Command-Line Syntax

All client applications as well as all of the Monitor Application’s built-in commands share the same command line parser for lexical analysis (i.e. tokenizing) and parsing command line arguments. While for most usual cases, the syntax is straight-forward, there are some corner cases and features to be aware of, especially if it comes to arguments with special characters, such as filenames that contain spaces.

Characters With Special Semantics

For the command-line parser, the following characters have special meaning:

  • A white space character (“”, ASCII #32 / 0x20) is interpreted as delimiter between two adjacent arguments, unless the white space character is escaped or appears within a string enclosed in double-quotes. Multiple adjacent white space delimiters are squashed into a single white space delimiter. White space character delimiters that are prefixed at the start of the command line or appended at the end of the line are ignored.
  • The double-quote character (“"”, ASCII #34 / 0x22) is used to quote a sequence of characters by enclosing it with quotes. For example, imagine a filename arguments that contains a white space character. Without quoting, the white space in the filename would be interpreted as arguments delimiter, such that the tail of the filename would be cut off.
  • Alternatively, a single white space character can also be quoted by escaping. A white space character is escaped by prefixing it with a backslash character (“\”, ASCII #92 / 0x5c).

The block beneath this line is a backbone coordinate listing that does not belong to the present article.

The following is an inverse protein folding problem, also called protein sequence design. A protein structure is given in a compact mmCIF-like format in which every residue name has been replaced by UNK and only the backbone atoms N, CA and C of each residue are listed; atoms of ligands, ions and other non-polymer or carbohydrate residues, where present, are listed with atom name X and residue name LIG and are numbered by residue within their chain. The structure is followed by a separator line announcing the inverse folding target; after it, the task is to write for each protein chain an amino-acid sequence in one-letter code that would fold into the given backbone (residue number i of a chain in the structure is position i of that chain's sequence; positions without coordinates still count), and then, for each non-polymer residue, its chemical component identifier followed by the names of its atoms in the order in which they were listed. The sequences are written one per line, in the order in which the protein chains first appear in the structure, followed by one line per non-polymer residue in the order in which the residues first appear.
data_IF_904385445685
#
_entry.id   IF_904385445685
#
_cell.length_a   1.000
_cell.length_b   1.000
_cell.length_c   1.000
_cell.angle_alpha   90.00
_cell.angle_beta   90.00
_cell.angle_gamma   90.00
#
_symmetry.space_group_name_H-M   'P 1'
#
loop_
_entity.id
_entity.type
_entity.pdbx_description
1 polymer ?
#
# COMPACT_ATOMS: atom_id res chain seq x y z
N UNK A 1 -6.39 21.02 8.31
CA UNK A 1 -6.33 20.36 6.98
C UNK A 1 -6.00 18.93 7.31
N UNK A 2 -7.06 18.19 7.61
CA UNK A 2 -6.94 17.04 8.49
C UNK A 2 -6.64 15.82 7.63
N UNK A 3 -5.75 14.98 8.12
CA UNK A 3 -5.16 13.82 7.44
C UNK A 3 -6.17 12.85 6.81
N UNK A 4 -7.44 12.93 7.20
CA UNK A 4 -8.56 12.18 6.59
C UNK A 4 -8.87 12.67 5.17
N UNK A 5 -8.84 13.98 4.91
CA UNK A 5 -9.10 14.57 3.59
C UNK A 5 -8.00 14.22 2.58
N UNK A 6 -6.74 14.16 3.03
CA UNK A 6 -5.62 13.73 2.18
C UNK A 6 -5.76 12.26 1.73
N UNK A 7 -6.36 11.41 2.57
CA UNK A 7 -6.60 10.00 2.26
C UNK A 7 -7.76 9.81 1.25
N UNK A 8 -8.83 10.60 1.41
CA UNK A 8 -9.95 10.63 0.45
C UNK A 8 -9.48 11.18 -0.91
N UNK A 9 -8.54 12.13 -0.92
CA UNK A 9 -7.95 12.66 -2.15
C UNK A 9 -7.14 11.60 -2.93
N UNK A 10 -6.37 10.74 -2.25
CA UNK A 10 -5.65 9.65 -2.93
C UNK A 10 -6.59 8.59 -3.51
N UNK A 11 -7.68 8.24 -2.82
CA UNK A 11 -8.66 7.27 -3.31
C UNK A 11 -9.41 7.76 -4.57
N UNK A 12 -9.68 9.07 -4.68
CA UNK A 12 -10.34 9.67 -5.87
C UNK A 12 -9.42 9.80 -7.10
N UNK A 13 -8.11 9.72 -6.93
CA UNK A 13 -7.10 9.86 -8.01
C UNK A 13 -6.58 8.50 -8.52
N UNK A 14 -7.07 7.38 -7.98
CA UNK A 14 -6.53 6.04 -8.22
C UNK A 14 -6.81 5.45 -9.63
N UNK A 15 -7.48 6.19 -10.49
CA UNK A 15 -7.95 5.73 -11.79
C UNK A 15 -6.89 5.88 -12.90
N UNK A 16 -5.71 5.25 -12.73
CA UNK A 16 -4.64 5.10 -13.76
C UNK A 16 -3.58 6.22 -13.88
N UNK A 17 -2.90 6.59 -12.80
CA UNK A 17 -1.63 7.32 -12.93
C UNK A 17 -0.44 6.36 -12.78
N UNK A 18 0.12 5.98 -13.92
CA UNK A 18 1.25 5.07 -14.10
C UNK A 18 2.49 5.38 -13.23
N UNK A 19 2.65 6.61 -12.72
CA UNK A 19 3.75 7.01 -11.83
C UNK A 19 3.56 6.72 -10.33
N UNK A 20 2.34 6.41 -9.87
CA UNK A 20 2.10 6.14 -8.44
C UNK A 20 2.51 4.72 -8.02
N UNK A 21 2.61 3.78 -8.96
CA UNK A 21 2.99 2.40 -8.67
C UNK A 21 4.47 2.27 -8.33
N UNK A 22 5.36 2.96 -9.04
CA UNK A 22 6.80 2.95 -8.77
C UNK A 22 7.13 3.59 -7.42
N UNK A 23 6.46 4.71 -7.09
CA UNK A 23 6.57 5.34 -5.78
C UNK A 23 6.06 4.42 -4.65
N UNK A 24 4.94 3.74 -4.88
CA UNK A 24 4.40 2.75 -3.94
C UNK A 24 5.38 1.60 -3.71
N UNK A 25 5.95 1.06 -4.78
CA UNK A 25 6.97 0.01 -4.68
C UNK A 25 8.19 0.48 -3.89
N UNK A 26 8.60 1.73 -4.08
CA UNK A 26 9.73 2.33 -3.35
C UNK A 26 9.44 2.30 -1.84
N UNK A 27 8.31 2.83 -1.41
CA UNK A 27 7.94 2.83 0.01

• The backslash character itself can also be quoted by prefixing it with a backslash character. Escaping a backslash character is necessary e.g. when a backslash is to appear literally in a filepath.
  • If the double-quote character is to literally appear as part of an enclosed string (rather than terminating it by being interpreted as closing quote), the double-quote character must be escaped by prefixing it with a backslash character.
  • The hash character (“#”, ASCII #35 / 0x23) is interpreted as comment lead-in character for single-line comments, unless it appears within a quoted string or it is quoted with a backslash. Any characters on a command line, that appear after the comment lead-in, are ignored. Comments can be useful especially when authoring scripts for the monitor application.


Suppose, in the monitor application, you want to pass the following filename as argument to the script command:

filename with spaces and "quotes".mon

Since this filename contains white spaces and quote characters, these characters would be treated specially rather than interpreted literally, as supposed. To avoid special treatment, but force literal interpretation, you could write:

script --file "filename with spaces and \"quotes\".mon"


script --file filename\ with\ spaces\ and\ \"quotes\".mon

Or even:

script --file filename\ wi"th spaces and \"qu"otes\".mon